After Schiano debacle, UT must hire a Tennessee man. Fortunately, there are several qualified candidates
KNOXVILLE — Now what?
If Sunday capped the wildest 24 hours in Tennessee football history, Monday started as a rescue mission.
Vols leaders are picking up the pieces following the public debacle in trying to hire Ohio State defensive coordinator Greg Schiano.
Now there are serious questions about whether first-year UT athletics director John Currie should be one making the decision on the program’s next head football coach.
Tennessee supporters quickly became unified in making it clear that Currie’s lack of understanding of Schiano’s past was not something that could be taken lightly.
Critics, in turn, pounded Tennessee supporters.
More than ever, Tennessee football needs a Tennessee man to move the program forward. The next head coach needs to have Orange and White connections; the fan base is all but demanding it.
Former Vols head coach Phillip Fulmer is back working with the university and could be an option based on an interim basis.
The 67-year old might not want the option of coaching Tennessee for a year if the right candidate does not come into fruition – and that’s understandable at his stage in his life. But the option of choosing him as an interim head coach or even as an interim athletics director should not be ignored if he is willing for either role.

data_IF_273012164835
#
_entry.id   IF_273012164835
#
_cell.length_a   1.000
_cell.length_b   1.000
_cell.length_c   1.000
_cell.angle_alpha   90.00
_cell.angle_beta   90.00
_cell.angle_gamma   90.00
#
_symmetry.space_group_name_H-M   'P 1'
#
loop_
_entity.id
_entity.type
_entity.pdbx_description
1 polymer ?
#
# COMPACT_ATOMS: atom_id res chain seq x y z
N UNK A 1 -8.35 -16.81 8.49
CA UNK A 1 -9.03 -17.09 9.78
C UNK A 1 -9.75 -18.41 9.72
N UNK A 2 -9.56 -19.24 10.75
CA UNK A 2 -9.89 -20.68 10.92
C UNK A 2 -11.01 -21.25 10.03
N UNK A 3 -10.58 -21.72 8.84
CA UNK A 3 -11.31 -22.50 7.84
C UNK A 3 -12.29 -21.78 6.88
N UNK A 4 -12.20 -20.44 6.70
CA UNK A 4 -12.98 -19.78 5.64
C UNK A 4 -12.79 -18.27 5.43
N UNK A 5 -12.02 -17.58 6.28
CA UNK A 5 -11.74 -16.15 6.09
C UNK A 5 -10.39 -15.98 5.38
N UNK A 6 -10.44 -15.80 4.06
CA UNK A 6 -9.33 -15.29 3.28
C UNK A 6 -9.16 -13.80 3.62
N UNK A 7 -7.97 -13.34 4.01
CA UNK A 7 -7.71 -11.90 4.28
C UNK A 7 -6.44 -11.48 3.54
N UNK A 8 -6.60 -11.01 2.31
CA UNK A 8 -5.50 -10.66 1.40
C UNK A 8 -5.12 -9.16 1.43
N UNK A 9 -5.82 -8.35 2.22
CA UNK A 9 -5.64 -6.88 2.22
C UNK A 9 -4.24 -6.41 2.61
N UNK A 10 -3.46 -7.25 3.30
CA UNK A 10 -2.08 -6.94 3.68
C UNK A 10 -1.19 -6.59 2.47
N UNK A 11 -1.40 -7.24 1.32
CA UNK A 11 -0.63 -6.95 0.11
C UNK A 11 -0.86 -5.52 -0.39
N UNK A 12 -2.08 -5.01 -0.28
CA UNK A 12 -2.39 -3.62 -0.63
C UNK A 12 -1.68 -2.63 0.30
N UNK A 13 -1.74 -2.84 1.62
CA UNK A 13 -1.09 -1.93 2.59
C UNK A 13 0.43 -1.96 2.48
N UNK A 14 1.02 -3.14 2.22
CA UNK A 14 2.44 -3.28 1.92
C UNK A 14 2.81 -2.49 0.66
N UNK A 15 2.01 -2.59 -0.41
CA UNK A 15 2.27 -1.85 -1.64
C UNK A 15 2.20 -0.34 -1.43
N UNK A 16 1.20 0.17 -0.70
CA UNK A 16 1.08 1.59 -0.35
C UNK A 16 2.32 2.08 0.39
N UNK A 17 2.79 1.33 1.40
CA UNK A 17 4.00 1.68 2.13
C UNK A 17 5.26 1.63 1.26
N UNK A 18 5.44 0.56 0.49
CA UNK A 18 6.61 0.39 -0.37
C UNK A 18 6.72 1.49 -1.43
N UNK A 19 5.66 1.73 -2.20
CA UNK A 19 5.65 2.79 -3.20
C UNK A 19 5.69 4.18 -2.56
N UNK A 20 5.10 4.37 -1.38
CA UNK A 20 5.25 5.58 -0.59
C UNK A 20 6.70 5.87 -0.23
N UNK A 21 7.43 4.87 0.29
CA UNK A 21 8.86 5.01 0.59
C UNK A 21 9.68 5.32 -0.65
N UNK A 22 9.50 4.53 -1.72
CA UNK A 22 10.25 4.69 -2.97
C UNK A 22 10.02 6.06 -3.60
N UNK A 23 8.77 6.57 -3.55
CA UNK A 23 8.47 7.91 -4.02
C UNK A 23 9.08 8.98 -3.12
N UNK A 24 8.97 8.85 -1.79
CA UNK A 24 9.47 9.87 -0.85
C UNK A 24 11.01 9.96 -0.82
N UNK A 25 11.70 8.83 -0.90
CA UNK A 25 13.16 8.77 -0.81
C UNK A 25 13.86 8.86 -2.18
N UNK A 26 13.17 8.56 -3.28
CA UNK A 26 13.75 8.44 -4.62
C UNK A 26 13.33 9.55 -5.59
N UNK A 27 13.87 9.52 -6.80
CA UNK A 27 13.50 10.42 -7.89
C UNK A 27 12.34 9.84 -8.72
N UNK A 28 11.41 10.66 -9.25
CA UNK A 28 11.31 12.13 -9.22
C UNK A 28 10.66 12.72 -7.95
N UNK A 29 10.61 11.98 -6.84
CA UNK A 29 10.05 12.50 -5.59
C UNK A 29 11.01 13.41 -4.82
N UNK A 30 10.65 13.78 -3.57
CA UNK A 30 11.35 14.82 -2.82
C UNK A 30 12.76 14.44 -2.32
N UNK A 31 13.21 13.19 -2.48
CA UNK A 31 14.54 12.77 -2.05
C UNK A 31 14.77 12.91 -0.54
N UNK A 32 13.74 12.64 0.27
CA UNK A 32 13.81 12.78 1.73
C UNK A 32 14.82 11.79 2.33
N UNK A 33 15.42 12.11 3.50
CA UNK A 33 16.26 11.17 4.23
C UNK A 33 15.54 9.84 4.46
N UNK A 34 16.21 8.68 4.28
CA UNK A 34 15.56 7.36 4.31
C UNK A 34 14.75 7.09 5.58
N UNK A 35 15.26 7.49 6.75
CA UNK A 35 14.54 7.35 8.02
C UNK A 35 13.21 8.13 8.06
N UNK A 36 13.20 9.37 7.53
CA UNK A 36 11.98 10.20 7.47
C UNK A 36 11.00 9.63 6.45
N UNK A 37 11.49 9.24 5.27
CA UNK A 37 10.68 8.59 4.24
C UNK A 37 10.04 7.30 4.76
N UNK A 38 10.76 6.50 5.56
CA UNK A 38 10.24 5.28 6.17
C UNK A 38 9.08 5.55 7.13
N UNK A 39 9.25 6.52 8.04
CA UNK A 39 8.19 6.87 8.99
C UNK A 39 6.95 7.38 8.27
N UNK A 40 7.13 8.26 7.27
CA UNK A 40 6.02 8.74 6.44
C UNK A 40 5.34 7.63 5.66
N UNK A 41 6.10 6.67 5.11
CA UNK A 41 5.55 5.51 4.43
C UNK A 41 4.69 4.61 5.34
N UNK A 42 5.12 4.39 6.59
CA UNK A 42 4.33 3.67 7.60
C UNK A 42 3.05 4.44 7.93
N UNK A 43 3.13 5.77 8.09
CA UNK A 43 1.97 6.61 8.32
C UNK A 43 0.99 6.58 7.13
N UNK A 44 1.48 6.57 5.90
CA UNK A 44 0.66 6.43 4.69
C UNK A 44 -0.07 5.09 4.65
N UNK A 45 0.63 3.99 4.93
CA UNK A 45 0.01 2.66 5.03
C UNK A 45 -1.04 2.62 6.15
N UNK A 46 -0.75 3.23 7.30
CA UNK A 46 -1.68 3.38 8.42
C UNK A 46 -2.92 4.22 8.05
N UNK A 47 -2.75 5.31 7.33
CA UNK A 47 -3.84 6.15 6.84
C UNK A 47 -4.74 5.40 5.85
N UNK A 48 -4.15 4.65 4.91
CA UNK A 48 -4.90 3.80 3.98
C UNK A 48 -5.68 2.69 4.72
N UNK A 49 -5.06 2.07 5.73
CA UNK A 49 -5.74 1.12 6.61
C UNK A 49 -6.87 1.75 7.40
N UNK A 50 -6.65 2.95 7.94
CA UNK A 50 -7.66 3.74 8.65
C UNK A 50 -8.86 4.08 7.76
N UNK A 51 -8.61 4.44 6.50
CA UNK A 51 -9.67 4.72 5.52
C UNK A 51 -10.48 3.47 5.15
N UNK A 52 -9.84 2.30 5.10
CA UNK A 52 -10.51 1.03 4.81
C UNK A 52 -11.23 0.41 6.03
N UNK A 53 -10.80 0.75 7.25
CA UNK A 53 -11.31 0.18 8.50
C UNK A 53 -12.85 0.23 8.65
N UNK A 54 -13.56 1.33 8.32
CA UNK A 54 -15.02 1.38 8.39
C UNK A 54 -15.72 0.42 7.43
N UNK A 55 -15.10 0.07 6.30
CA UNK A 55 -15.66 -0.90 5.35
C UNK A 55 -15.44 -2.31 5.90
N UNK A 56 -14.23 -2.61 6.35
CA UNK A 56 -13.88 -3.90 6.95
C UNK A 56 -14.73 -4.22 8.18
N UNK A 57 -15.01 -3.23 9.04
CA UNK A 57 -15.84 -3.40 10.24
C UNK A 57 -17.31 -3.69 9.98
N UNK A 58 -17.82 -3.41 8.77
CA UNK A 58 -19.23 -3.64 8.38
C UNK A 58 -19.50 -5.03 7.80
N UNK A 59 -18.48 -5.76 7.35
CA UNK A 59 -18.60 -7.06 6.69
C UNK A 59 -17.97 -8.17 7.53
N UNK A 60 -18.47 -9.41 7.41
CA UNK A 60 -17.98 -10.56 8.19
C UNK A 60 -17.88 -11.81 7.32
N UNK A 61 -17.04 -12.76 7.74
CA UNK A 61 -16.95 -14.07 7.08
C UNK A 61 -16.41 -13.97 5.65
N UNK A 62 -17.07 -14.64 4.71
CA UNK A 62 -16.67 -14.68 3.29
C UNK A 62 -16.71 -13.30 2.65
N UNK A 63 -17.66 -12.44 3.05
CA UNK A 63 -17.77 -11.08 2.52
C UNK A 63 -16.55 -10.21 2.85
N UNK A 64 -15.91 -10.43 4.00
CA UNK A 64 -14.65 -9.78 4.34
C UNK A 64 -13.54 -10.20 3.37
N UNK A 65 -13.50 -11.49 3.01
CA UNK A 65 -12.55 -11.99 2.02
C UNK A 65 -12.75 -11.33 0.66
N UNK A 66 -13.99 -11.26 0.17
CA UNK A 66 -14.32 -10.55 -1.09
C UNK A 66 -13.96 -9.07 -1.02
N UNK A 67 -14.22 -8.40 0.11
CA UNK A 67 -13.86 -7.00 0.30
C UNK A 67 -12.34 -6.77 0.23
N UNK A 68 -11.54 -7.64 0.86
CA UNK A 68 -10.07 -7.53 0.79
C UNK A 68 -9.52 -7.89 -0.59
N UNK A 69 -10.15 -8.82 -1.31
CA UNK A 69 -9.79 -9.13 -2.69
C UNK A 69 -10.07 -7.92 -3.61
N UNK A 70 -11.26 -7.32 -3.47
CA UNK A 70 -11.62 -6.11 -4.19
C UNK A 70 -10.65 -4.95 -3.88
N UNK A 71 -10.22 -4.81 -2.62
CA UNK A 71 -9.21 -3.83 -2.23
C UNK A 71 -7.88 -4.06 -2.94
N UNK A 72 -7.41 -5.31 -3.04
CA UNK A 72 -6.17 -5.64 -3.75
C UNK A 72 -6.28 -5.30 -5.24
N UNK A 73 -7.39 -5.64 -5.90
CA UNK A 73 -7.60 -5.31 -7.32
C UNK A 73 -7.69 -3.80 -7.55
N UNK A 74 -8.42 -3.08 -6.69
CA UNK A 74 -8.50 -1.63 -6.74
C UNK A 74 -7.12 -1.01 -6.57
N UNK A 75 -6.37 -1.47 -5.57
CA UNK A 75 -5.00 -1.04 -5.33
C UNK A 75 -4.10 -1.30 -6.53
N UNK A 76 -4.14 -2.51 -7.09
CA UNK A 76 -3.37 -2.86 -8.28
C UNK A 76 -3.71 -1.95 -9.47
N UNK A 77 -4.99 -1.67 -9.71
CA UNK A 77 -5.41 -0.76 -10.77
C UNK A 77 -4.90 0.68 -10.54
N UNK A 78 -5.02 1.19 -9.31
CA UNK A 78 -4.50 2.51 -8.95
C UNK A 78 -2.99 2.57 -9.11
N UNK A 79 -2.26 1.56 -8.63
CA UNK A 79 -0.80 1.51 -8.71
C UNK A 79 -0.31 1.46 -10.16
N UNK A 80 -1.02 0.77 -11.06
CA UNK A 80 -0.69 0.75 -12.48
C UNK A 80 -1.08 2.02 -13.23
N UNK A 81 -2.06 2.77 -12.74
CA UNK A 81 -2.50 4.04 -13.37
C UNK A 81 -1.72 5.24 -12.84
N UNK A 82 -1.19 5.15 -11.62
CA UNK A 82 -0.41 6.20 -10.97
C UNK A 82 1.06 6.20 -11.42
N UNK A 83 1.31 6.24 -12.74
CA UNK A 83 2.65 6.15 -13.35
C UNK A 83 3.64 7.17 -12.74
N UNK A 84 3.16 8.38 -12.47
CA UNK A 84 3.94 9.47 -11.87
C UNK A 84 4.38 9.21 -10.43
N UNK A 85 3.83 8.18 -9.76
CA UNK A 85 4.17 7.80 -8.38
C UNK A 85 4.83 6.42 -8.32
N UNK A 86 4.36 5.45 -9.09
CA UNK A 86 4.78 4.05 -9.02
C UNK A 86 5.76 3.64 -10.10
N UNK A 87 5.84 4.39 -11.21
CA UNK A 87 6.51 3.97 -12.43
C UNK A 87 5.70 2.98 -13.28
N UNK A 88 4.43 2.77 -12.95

Another candidate should be Duke head coach David Cutcliffe. The 63-year-old spent time as an assistant at Tennessee from 1982-1998 and 2006-2007. He was the offensive coordinator for the Peyton Manning glory years and Tee Martin’s team that won the national title. He is at the end of his coaching career, but could give up to five years of making the football program better with on-the-field results as well as stabilizing the program.
Then there’s Martin, the current USC offensive coordinator and UT national championship quarterback. Vols fans would support Martin coming back to Tennessee as the next head coach or even being a coach-in-waiting offensive coordinator under the likes of a Cutcliffe.
A fourth option is to bring back Lane Kiffin.
Kiffin could win with the current talent on Tennessee’s roster, and few would have more fun doing it.
Bringing back Kiffin might raise a few eyebrows, given his abrupt departure for USC following the 2009 season. Some Vols fans still feel jilted, but it was almost a decade ago and Kiffin has had a winning record everywhere he’s been.
Kiffin may be a brash tactic, but his results on the field speak for itself.
Now is not the time to hold a grudge. It’s time to do what it’s in the best interest of UT football.
Kiffin is also on the record now that he would crawl back to Tennessee.
These options are what the Tennessee program needs right now following Currie’s tone deaf first attempt.
Tennessee needs a Tennessee guy now, or one with an orange and white past, as the fan base is once again unified.
Fortunately for Currie, or whoever makes the decision, there are several qualified candidates.